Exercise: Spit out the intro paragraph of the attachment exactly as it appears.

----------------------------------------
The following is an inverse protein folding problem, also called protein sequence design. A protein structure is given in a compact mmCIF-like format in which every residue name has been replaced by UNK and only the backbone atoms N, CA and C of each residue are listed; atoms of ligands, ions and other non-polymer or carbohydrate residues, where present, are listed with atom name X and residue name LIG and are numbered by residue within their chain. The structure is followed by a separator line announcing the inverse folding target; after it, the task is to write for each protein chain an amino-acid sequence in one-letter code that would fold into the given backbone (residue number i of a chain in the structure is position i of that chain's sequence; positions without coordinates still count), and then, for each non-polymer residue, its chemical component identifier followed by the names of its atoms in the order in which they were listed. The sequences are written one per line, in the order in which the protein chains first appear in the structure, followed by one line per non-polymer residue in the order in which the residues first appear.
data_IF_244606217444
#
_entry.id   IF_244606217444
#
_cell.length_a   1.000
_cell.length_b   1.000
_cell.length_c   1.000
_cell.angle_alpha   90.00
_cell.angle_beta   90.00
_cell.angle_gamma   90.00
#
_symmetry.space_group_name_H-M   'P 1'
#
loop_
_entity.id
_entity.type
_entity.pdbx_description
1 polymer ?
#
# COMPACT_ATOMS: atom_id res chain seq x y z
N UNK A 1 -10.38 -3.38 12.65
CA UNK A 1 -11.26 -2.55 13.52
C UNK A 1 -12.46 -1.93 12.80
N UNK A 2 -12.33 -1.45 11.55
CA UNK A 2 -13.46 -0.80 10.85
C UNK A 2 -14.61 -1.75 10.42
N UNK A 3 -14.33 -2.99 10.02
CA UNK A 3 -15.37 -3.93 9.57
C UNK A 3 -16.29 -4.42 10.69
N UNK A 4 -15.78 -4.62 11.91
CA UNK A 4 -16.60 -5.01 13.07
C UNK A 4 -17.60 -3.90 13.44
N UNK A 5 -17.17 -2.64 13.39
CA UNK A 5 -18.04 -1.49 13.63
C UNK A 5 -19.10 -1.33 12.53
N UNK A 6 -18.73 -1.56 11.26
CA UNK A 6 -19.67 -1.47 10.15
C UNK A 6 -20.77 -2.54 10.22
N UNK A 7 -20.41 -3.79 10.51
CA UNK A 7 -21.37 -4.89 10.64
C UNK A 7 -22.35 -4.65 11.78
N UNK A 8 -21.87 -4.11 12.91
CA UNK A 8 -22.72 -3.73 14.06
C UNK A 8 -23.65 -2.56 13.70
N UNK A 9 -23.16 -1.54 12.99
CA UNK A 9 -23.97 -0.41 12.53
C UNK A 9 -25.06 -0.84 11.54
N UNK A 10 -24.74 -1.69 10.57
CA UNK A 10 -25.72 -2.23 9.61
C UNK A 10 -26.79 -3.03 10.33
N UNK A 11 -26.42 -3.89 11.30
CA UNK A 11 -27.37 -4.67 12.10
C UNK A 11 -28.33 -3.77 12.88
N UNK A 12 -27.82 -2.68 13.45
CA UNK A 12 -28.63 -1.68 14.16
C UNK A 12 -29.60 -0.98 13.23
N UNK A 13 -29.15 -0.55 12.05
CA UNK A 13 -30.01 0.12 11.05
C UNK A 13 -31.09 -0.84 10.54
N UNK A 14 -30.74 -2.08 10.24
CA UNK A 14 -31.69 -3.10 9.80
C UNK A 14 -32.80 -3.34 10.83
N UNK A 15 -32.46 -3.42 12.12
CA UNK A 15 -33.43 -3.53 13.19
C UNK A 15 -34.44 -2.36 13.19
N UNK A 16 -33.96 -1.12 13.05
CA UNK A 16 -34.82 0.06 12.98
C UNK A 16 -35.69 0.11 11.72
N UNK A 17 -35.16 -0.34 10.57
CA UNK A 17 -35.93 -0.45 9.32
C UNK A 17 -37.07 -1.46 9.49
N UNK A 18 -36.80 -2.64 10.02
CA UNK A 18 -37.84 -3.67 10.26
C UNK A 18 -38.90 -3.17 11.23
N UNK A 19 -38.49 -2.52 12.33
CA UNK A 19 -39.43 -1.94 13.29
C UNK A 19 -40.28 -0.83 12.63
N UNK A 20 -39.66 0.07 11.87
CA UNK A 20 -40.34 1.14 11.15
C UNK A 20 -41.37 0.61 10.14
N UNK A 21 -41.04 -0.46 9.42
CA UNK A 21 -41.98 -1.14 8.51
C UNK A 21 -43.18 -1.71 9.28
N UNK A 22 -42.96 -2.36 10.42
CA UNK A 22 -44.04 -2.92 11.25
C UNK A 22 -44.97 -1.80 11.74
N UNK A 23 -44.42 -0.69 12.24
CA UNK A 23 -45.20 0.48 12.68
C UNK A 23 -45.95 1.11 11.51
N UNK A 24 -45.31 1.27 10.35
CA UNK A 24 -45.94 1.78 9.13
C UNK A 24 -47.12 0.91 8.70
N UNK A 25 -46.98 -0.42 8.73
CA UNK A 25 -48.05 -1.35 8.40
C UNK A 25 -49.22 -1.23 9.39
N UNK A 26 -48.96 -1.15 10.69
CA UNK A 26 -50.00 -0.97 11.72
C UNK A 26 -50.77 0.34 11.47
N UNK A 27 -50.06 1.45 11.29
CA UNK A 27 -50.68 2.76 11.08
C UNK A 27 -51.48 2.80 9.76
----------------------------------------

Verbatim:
The following is an inverse protein folding problem, also called protein sequence design. A protein structure is given in a compact mmCIF-like format in which every residue name has been replaced by UNK and only the backbone atoms N, CA and C of each residue are listed; atoms of ligands, ions and other non-polymer or carbohydrate residues, where present, are listed with atom name X and residue name LIG and are numbered by residue within their chain. The structure is followed by a separator line announcing the inverse folding target; after it, the task is to write for each protein chain an amino-acid sequence in one-letter code that would fold into the given backbone (residue number i of a chain in the structure is position i of that chain's sequence; positions without coordinates still count), and then, for each non-polymer residue, its chemical component identifier followed by the names of its atoms in the order in which they were listed. The sequences are written one per line, in the order in which the protein chains first appear in the structure, followed by one line per non-polymer residue in the order in which the residues first appear.